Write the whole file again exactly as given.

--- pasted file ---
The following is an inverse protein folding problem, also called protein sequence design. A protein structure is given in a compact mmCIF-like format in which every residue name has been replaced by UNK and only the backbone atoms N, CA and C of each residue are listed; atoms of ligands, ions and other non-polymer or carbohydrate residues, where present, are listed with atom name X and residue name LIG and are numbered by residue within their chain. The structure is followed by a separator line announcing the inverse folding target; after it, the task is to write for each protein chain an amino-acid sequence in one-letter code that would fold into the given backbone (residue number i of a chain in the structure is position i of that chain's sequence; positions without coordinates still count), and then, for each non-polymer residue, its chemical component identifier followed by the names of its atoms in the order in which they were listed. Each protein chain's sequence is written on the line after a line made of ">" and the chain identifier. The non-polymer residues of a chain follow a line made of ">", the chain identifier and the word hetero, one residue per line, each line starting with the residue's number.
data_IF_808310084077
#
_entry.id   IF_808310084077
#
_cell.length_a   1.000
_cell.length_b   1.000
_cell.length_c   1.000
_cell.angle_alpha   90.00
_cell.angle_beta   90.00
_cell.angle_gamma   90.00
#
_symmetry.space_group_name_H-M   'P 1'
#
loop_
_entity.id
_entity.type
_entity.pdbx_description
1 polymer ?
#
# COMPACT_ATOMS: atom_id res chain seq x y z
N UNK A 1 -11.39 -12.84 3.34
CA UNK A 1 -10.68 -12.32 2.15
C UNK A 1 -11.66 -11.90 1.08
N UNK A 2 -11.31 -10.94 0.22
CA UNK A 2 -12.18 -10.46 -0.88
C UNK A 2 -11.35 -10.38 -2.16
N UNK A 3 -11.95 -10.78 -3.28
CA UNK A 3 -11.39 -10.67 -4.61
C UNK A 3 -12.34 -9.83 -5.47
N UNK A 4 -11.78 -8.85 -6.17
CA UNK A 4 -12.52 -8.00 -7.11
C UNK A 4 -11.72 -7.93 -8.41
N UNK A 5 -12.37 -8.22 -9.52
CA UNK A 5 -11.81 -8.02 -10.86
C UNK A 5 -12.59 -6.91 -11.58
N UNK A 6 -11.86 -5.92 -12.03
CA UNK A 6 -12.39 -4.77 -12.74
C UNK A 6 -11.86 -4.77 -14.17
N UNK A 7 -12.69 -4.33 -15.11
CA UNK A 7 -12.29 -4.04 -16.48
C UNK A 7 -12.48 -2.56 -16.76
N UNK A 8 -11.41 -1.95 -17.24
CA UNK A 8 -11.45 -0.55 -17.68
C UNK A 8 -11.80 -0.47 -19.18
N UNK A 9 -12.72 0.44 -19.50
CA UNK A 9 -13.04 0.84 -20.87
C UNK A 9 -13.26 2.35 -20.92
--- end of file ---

The following is an inverse protein folding problem, also called protein sequence design. A protein structure is given in a compact mmCIF-like format in which every residue name has been replaced by UNK and only the backbone atoms N, CA and C of each residue are listed; atoms of ligands, ions and other non-polymer or carbohydrate residues, where present, are listed with atom name X and residue name LIG and are numbered by residue within their chain. The structure is followed by a separator line announcing the inverse folding target; after it, the task is to write for each protein chain an amino-acid sequence in one-letter code that would fold into the given backbone (residue number i of a chain in the structure is position i of that chain's sequence; positions without coordinates still count), and then, for each non-polymer residue, its chemical component identifier followed by the names of its atoms in the order in which they were listed. Each protein chain's sequence is written on the line after a line made of ">" and the chain identifier. The non-polymer residues of a chain follow a line made of ">", the chain identifier and the word hetero, one residue per line, each line starting with the residue's number.
data_IF_808310084077
#
_entry.id   IF_808310084077
#
_cell.length_a   1.000
_cell.length_b   1.000
_cell.length_c   1.000
_cell.angle_alpha   90.00
_cell.angle_beta   90.00
_cell.angle_gamma   90.00
#
_symmetry.space_group_name_H-M   'P 1'
#
loop_
_entity.id
_entity.type
_entity.pdbx_description
1 polymer ?
#
# COMPACT_ATOMS: atom_id res chain seq x y z
N UNK A 1 -11.39 -12.84 3.34
CA UNK A 1 -10.68 -12.32 2.15
C UNK A 1 -11.66 -11.90 1.08
N UNK A 2 -11.31 -10.94 0.22
CA UNK A 2 -12.18 -10.46 -0.88
C UNK A 2 -11.35 -10.38 -2.16
N UNK A 3 -11.95 -10.78 -3.28
CA UNK A 3 -11.39 -10.67 -4.61
C UNK A 3 -12.34 -9.83 -5.47
N UNK A 4 -11.78 -8.85 -6.17
CA UNK A 4 -12.52 -8.00 -7.11
C UNK A 4 -11.72 -7.93 -8.41
N UNK A 5 -12.37 -8.22 -9.52
CA UNK A 5 -11.81 -8.02 -10.86
C UNK A 5 -12.59 -6.91 -11.58
N UNK A 6 -11.86 -5.92 -12.03
CA UNK A 6 -12.39 -4.77 -12.74
C UNK A 6 -11.86 -4.77 -14.17
N UNK A 7 -12.69 -4.33 -15.11
CA UNK A 7 -12.29 -4.04 -16.48
C UNK A 7 -12.48 -2.56 -16.76
N UNK A 8 -11.41 -1.95 -17.24
CA UNK A 8 -11.45 -0.55 -17.68
C UNK A 8 -11.80 -0.47 -19.18
N UNK A 9 -12.72 0.44 -19.50
CA UNK A 9 -13.04 0.84 -20.87
C UNK A 9 -13.26 2.35 -20.92